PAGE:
Querying Active Directory organizational units, groups, and members with F#

06 Aug 2014

I was recently faced with the task of projecting Active Directory containers onto domain types. The subset of Active Directory in question (illustrated below) holds courses, such as English, each subdivided into one or more classes (English A, B, C). Students are then added to each class. Finally, the purpose of my F# code is to construct a collection of courses containing classes containing students for later processing.

DC=Acme, DC=local
    OU=Administration and Access
            objectGUID (attribute)
            name (attribute)
            CN=English A
              objectGuid (attribute)
              name (attribute)
              member (attribute pointing to Students)      
            CN=English B
            CN=English C     
    OU=User Accounts
        CN=John Doe
          objectGUID (attribute)
          name (attribute)
          mail (attribute)
        CN=Jane Doe

First, I need to define the F# types to project Active Directory objects onto. These types define an aggregate with Course as its root and child types matching the hierarchy of containers in Active Directory:

open System
open System.Collections
open System.DirectoryServices

type Student =
    { Id: Guid
      Name: string
      Mail: string }

type Class =
    { Id: Guid
      Name: string
      Students: Student list }

type Course =
    { Id: Guid
      Name: string
      Classes: Class list }

Next, I need to project the hierarchical data of Active Directory onto the three newly defined F# types. Instead of creating a repository representing Active Directory, I went with a simpler query type (as in the Command/Query pattern):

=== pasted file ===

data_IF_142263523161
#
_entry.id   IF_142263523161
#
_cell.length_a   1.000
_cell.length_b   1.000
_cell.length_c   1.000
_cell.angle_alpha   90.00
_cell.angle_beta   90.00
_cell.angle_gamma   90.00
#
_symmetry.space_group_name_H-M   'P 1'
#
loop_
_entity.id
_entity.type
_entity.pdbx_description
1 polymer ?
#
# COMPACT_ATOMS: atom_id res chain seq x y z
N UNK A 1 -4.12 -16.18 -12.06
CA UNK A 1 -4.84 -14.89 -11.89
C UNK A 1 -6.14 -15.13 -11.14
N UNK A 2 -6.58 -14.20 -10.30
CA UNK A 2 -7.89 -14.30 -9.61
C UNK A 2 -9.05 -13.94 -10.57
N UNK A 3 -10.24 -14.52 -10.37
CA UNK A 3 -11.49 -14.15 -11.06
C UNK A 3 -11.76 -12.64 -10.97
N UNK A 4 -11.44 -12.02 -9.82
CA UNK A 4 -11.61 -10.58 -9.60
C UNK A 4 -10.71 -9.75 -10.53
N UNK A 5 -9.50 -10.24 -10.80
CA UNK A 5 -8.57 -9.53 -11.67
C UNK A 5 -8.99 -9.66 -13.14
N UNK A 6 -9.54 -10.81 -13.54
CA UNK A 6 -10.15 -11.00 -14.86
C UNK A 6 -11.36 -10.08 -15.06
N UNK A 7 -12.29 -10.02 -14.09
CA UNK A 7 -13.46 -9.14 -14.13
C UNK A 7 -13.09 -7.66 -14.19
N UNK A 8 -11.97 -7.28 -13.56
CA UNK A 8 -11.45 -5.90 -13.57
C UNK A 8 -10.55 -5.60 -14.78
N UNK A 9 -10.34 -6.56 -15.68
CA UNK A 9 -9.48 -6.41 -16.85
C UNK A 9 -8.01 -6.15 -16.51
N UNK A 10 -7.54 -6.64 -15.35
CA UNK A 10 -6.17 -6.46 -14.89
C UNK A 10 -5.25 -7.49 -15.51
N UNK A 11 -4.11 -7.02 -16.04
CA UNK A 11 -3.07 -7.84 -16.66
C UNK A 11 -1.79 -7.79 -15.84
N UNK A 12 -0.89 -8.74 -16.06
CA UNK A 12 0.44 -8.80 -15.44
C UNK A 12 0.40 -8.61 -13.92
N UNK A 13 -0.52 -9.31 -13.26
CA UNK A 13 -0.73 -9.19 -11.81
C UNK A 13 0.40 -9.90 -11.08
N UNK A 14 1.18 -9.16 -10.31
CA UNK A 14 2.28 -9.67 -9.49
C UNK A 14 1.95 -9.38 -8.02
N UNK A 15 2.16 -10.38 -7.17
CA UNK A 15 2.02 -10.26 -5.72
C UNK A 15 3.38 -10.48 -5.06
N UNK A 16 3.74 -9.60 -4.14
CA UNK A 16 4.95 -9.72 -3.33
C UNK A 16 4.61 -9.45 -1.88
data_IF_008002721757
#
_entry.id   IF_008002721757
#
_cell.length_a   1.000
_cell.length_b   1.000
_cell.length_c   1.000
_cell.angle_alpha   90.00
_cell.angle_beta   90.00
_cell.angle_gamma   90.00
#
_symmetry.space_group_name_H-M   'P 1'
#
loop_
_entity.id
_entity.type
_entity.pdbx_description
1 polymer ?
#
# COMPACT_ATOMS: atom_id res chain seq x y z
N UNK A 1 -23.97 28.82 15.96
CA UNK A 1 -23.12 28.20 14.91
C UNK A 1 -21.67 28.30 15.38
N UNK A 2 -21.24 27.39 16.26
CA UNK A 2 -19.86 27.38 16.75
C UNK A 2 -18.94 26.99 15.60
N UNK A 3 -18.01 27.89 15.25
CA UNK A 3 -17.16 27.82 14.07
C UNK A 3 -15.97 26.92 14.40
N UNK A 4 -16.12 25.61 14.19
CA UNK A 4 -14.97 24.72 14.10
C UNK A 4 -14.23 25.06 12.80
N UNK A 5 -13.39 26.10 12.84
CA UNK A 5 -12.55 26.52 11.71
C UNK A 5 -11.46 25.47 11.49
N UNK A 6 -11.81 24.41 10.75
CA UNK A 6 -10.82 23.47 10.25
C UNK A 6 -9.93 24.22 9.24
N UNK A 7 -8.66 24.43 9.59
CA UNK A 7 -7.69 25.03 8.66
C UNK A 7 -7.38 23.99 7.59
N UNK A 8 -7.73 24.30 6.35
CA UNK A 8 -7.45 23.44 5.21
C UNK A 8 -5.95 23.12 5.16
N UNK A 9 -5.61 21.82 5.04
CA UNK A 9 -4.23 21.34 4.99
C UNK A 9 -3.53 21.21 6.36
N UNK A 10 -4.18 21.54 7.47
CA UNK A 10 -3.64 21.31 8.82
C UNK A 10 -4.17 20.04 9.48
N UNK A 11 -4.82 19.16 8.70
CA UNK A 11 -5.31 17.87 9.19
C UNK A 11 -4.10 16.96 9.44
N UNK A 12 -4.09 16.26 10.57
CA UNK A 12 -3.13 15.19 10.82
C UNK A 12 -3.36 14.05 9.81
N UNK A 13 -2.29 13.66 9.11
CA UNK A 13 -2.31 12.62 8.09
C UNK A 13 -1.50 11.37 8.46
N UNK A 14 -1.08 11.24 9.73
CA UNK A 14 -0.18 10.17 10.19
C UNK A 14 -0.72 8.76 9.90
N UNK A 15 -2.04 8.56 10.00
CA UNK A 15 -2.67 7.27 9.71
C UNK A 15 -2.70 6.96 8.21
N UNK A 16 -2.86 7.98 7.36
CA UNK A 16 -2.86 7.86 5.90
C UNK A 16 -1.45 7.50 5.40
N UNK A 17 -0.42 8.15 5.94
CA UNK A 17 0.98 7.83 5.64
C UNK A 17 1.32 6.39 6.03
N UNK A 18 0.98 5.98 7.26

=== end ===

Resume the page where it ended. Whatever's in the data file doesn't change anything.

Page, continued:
type CoursesQuery(username: string, password: string, server: string) =
    let parseStudents (e: DirectoryEntry) =
        // accessing members through e.Properties.["member"] only yields
        // CommonName and path to object in string format. Problem is 
        // that CommonName isn't unique. Instead we follow the path 
        // and read properties of the Student object directly.
        let members = e.Invoke("members", null)
        [ for dn in (members :?> IEnumerable) do
            use e = new DirectoryEntry(dn)            
            yield { 
                Id = e.Guid
                Name = e.Properties.["name"].[0] |> string
                Mail = e.Properties.["mail"].[0] |> string } ]

    let parseClass (klass: DirectoryEntry) =
        { Id = klass.Guid
          Name = klass.Properties.["name"].[0] |> string
          Students = parseStudents klass }

    let parseCourse (sr: SearchResult) =
        { Id = Guid(sr.Properties.["objectGUID"].[0] :?> byte[])
          Name = sr.Properties.["name"].[0] |> string
          Classes =
            |> Seq.cast 
            |> Seq.map parseClass
            |> Seq.toList }

    member __.Execute() =
        let coursesDirectory = 
            new DirectoryEntry(
                Username = username,
                Password = password,
                Path = sprintf 
                    "LDAP://%s/OU=Courses,OU=Groups,OU=Administration and Access,OU=Acme,DC=Acme,DC=local" server)

        use coursesSearcher = 
            new DirectorySearcher(
                SearchRoot = coursesDirectory, 
                Filter = "(ou=*)")

        |> Seq.cast 
        |> Seq.map parseCourse
        |> Seq.toList

Calling Execute on CoursesQuery returns a list of Course types.

Depending on desired runtime characteristics, this sort of mapping may be too slow. The way the code traverses the containers results in significant request/reply network chatter. If performance is paramount, one should construct one or multiple LDAP queries. Traversing containers like above vs. using LDAP queries is like querying an SQL database with many small select queries versus using joins and doesn't scale.